America’s space agency is now waiting to see whether it was able to knock an incoming asteroid off course
NASA has completed its first-ever “planetary defense” test, deliberately crashing a spacecraft into an asteroid floating millions of miles away from Earth in an effort to change its path. The agency said it made a direct hit, but is still awaiting data from the experiment.
The Double Asteroid Redirection Test (DART) spacecraft made impact with the asteroid Dimorphos on Monday, colliding with the 11 billion-pound, 520-foot long object at a speed of some 14,000 miles per hour. NASA said the craft missed the center of the asteroid by just 55 feet, with the moment of impact captured on video by a camera mounted on the craft.
“It’s been a successful completion of the first part of the world’s first planetary defense test. There were years of hard work, there was a lot of innovation and creativity that went into this mission,” NASA Administrator Bill Nelson said, adding “I believe it’s going to teach us how, one day, to protect our own planet from an incoming asteroid.”
While the space agency was able to confirm the impact, it could take up to “a couple of months” before the full effects of the experiment are known, NASA mission systems engineer Elena Adams told reporters, though noted that some of the data will be available in a matter of days.
The mission did not aim to destroy the asteroid, which poses no threat to Earth, but rather to change its course. Dimorphos orbits another asteroid named Didymos, and researchers will record the results of the collision by observing the changed trajectories of both objects.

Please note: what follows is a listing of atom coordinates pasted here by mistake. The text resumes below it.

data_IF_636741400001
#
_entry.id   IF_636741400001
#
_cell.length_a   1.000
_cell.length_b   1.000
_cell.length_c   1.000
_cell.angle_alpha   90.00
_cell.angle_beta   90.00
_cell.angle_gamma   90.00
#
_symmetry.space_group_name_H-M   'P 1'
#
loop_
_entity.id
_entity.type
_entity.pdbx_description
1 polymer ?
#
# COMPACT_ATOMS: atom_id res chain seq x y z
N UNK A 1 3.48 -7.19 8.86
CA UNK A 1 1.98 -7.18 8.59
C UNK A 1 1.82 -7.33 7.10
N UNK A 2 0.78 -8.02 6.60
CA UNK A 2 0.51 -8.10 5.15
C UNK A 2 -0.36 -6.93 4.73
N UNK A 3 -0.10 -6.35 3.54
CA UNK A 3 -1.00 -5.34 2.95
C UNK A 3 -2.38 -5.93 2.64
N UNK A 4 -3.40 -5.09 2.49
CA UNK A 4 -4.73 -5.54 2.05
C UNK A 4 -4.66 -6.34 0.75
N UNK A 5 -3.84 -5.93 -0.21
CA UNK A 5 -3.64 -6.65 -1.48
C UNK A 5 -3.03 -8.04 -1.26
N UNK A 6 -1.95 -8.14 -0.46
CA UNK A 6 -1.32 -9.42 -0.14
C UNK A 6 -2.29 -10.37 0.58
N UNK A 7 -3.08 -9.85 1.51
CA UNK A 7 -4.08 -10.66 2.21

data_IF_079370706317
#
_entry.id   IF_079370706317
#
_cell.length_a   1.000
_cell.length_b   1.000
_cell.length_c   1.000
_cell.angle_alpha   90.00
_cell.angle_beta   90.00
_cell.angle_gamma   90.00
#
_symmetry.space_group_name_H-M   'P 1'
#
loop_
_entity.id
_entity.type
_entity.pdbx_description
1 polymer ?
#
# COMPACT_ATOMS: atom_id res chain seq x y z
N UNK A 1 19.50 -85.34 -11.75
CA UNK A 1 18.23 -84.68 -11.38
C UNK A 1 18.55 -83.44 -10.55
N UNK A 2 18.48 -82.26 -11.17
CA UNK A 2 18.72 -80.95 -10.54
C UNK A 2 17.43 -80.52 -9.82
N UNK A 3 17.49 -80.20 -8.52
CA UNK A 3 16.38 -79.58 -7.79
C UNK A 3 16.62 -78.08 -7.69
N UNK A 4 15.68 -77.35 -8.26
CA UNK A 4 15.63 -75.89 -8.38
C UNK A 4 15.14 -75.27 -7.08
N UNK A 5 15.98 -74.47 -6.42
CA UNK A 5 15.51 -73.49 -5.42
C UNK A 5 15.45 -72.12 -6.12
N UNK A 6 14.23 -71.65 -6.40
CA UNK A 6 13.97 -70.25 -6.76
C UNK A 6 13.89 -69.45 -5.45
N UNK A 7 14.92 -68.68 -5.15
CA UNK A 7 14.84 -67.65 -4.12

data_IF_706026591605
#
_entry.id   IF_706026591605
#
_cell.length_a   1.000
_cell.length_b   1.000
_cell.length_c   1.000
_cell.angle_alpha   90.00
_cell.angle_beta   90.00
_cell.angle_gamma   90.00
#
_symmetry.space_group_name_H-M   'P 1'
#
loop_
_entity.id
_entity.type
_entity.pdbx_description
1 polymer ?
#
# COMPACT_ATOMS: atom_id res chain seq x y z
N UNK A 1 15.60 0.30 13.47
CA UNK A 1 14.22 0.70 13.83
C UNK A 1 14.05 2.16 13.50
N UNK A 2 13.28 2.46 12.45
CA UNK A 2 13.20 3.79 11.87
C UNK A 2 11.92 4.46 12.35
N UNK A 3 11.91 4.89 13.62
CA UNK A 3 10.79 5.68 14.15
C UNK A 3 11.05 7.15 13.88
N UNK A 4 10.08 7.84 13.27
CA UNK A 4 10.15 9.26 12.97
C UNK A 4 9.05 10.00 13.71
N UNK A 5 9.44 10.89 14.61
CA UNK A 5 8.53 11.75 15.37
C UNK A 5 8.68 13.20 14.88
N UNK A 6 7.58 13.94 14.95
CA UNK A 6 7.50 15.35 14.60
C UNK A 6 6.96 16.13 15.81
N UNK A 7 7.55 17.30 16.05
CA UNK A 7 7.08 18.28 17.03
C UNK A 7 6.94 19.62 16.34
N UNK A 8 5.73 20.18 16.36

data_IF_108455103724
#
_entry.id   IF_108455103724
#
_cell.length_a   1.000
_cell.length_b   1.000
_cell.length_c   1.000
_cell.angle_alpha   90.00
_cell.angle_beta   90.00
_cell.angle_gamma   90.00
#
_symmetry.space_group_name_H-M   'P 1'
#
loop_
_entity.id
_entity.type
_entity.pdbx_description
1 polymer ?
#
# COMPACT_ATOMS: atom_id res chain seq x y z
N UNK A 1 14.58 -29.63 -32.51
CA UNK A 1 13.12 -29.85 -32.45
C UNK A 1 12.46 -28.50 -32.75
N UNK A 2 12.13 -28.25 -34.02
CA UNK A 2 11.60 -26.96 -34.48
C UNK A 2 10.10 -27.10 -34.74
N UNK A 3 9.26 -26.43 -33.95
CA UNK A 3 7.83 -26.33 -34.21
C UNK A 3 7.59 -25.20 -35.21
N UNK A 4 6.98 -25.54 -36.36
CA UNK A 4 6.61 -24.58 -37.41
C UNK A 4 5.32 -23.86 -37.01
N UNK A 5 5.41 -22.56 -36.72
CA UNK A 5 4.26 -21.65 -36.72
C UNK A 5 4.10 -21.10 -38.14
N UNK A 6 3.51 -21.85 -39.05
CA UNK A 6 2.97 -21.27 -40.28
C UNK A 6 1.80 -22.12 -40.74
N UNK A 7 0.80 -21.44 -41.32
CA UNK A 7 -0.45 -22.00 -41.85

If reached soon enough, altering an asteroid’s course by just 1% could be sufficient to avert a lethal collision if one were headed for Earth, according to NASA, which says there are some 30,000 known near-Earth objects in the solar system. While the majority of them are smaller than 100 meters in diameter, around one-third are near the size of Dimorphos at 170 meters, or roughly as large as a football stadium.
NASA does not believe any asteroids of that size are slated to hit Earth anytime in the next century, but researchers regularly discover new objects flying through space. In May, scientists at a California-based firm identified more than 100 previously unknown asteroids, leaving it unknown how many undetected rocks may pose a threat to Earth.
The DART craft was launched last November in coordination with international partners, including the European Space Agency (ESA), the Italian Space Agency (ASI) and the Japan Aerospace Exploration Agency (JAXA), and cost some $325 million. The collider was somewhat sparsely equipped, bringing only sensors for navigation and one aperture camera dubbed DRACO, which caught Monday’s impact on film.